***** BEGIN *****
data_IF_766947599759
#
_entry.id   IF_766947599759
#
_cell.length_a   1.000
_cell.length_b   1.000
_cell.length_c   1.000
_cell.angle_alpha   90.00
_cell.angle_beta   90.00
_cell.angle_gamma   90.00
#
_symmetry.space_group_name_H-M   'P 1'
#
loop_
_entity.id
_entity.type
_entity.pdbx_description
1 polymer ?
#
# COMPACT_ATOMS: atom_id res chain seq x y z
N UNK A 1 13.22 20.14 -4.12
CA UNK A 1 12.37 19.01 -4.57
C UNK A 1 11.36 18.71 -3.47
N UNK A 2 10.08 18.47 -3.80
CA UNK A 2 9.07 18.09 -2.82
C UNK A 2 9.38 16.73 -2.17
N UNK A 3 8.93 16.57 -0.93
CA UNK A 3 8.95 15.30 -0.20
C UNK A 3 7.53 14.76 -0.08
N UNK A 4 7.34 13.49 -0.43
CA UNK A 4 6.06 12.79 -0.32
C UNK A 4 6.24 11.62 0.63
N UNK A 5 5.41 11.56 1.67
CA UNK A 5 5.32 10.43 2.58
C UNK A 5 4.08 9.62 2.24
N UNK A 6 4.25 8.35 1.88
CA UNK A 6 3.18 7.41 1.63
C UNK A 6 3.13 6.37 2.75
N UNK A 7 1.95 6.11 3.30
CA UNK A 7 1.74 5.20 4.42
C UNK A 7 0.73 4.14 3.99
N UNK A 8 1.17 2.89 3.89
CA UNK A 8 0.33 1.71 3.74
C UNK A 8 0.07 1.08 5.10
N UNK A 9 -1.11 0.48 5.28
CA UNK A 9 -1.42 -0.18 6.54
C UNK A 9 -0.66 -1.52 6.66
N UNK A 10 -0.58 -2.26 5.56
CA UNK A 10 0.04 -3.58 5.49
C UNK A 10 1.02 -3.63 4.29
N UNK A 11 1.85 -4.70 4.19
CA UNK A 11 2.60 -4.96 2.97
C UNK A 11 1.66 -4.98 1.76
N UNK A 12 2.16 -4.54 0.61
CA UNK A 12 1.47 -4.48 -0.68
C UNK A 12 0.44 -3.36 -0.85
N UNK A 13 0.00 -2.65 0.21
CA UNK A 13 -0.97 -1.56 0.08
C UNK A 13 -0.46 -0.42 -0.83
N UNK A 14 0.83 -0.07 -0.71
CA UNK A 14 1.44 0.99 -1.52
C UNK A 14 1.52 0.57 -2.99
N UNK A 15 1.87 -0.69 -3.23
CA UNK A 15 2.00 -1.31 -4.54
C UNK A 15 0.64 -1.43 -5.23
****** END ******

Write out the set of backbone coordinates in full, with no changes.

data_IF_766947599759
#
_entry.id   IF_766947599759
#
_cell.length_a   1.000
_cell.length_b   1.000
_cell.length_c   1.000
_cell.angle_alpha   90.00
_cell.angle_beta   90.00
_cell.angle_gamma   90.00
#
_symmetry.space_group_name_H-M   'P 1'
#
loop_
_entity.id
_entity.type
_entity.pdbx_description
1 polymer ?
#
# COMPACT_ATOMS: atom_id res chain seq x y z
N UNK A 1 13.22 20.14 -4.12
CA UNK A 1 12.37 19.01 -4.57
C UNK A 1 11.36 18.71 -3.47
N UNK A 2 10.08 18.47 -3.80
CA UNK A 2 9.07 18.09 -2.82
C UNK A 2 9.38 16.73 -2.17
N UNK A 3 8.93 16.57 -0.93
CA UNK A 3 8.95 15.30 -0.20
C UNK A 3 7.53 14.76 -0.08
N UNK A 4 7.34 13.49 -0.43
CA UNK A 4 6.06 12.79 -0.32
C UNK A 4 6.24 11.62 0.63
N UNK A 5 5.41 11.56 1.67
CA UNK A 5 5.32 10.43 2.58
C UNK A 5 4.08 9.62 2.24
N UNK A 6 4.25 8.35 1.88
CA UNK A 6 3.18 7.41 1.63
C UNK A 6 3.13 6.37 2.75
N UNK A 7 1.95 6.11 3.30
CA UNK A 7 1.74 5.20 4.42
C UNK A 7 0.73 4.14 3.99
N UNK A 8 1.17 2.89 3.89
CA UNK A 8 0.33 1.71 3.74
C UNK A 8 0.07 1.08 5.10
N UNK A 9 -1.11 0.48 5.28
CA UNK A 9 -1.42 -0.18 6.54
C UNK A 9 -0.66 -1.52 6.66
N UNK A 10 -0.58 -2.26 5.56
CA UNK A 10 0.04 -3.58 5.49
C UNK A 10 1.02 -3.63 4.29
N UNK A 11 1.85 -4.70 4.19
CA UNK A 11 2.60 -4.96 2.97
C UNK A 11 1.66 -4.98 1.76
N UNK A 12 2.16 -4.54 0.61
CA UNK A 12 1.47 -4.48 -0.68
C UNK A 12 0.44 -3.36 -0.85
N UNK A 13 0.00 -2.65 0.21
CA UNK A 13 -0.97 -1.56 0.08
C UNK A 13 -0.46 -0.42 -0.83
N UNK A 14 0.83 -0.07 -0.71
CA UNK A 14 1.44 0.99 -1.52
C UNK A 14 1.52 0.57 -2.99
N UNK A 15 1.87 -0.69 -3.23
CA UNK A 15 2.00 -1.31 -4.54
C UNK A 15 0.64 -1.43 -5.23